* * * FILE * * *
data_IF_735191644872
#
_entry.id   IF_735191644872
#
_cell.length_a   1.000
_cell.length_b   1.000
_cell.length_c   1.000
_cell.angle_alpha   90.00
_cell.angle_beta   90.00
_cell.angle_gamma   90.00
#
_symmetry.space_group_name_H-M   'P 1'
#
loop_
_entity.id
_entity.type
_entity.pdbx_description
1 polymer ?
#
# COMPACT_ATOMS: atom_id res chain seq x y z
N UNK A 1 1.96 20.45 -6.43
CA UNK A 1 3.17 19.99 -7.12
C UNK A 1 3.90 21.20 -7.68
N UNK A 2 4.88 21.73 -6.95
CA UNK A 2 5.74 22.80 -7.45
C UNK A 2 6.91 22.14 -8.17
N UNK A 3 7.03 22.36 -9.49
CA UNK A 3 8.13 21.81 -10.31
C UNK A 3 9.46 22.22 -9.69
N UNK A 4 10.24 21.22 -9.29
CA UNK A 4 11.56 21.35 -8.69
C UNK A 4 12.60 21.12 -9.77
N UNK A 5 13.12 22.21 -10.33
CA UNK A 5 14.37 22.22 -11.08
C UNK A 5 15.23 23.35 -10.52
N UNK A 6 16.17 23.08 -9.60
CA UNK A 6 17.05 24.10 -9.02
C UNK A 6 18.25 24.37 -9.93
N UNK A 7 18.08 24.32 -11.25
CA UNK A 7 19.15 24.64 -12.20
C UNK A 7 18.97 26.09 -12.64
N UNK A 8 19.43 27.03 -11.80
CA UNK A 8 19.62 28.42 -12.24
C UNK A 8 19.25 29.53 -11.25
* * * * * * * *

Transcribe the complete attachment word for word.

data_IF_735191644872
#
_entry.id   IF_735191644872
#
_cell.length_a   1.000
_cell.length_b   1.000
_cell.length_c   1.000
_cell.angle_alpha   90.00
_cell.angle_beta   90.00
_cell.angle_gamma   90.00
#
_symmetry.space_group_name_H-M   'P 1'
#
loop_
_entity.id
_entity.type
_entity.pdbx_description
1 polymer ?
#
# COMPACT_ATOMS: atom_id res chain seq x y z
N UNK A 1 1.96 20.45 -6.43
CA UNK A 1 3.17 19.99 -7.12
C UNK A 1 3.90 21.20 -7.68
N UNK A 2 4.88 21.73 -6.95
CA UNK A 2 5.74 22.80 -7.45
C UNK A 2 6.91 22.14 -8.17
N UNK A 3 7.03 22.36 -9.49
CA UNK A 3 8.13 21.81 -10.31
C UNK A 3 9.46 22.22 -9.69
N UNK A 4 10.24 21.22 -9.29
CA UNK A 4 11.56 21.35 -8.69
C UNK A 4 12.60 21.12 -9.77
N UNK A 5 13.12 22.21 -10.33
CA UNK A 5 14.37 22.22 -11.08
C UNK A 5 15.23 23.35 -10.52
N UNK A 6 16.17 23.08 -9.60
CA UNK A 6 17.05 24.10 -9.02
C UNK A 6 18.25 24.37 -9.93
N UNK A 7 18.08 24.32 -11.25
CA UNK A 7 19.15 24.64 -12.20
C UNK A 7 18.97 26.09 -12.64
N UNK A 8 19.43 27.03 -11.80
CA UNK A 8 19.62 28.42 -12.24
C UNK A 8 19.25 29.53 -11.25